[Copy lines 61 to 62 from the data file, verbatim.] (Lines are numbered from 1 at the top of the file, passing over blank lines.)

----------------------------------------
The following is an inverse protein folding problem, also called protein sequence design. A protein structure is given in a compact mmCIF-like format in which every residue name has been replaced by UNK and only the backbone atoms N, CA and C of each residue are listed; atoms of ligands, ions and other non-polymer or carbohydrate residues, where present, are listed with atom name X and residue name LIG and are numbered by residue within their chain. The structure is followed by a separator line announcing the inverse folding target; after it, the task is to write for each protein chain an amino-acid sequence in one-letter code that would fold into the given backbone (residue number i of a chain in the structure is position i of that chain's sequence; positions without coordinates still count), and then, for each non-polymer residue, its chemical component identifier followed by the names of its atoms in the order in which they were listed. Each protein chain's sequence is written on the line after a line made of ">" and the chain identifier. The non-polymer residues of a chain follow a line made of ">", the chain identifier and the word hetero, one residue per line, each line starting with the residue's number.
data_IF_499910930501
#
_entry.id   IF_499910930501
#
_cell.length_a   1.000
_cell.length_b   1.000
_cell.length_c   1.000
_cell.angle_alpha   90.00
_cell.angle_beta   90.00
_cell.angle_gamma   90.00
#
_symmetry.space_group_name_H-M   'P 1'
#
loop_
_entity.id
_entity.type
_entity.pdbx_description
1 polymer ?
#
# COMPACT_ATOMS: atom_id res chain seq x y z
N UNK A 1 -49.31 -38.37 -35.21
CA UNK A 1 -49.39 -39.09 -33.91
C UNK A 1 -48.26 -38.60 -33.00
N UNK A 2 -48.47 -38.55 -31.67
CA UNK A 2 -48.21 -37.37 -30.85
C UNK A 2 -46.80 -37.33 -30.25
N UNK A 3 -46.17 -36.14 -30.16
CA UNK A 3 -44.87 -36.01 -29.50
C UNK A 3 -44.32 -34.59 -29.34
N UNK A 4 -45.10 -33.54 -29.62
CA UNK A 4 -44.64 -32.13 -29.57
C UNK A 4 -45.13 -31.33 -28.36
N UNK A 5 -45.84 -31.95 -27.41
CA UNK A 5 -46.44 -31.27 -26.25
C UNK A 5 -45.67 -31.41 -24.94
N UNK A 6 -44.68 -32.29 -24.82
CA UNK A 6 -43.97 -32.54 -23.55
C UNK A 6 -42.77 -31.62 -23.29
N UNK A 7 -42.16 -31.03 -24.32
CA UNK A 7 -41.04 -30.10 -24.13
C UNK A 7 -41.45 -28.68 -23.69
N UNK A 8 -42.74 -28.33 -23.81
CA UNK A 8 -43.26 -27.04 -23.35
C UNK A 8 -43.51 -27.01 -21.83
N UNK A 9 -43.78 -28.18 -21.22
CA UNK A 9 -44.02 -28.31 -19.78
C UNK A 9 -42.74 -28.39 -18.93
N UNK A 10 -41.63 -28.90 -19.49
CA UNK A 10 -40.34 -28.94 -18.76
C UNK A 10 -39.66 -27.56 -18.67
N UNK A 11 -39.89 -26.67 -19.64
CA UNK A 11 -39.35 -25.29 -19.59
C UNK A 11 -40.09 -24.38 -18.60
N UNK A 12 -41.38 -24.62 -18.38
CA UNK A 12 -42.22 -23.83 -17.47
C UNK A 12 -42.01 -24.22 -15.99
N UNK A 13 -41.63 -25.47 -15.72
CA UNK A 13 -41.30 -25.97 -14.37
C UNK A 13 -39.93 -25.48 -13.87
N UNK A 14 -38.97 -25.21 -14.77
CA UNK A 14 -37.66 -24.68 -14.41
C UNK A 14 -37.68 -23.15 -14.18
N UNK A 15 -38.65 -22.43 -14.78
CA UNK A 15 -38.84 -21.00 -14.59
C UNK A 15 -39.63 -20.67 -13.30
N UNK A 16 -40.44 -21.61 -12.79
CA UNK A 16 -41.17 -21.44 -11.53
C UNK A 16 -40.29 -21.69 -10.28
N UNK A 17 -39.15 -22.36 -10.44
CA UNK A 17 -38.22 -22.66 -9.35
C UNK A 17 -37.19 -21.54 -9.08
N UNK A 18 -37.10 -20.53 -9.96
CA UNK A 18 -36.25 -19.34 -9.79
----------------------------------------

N UNK A 14 -38.97 -25.21 -14.77
CA UNK A 14 -37.66 -24.68 -14.41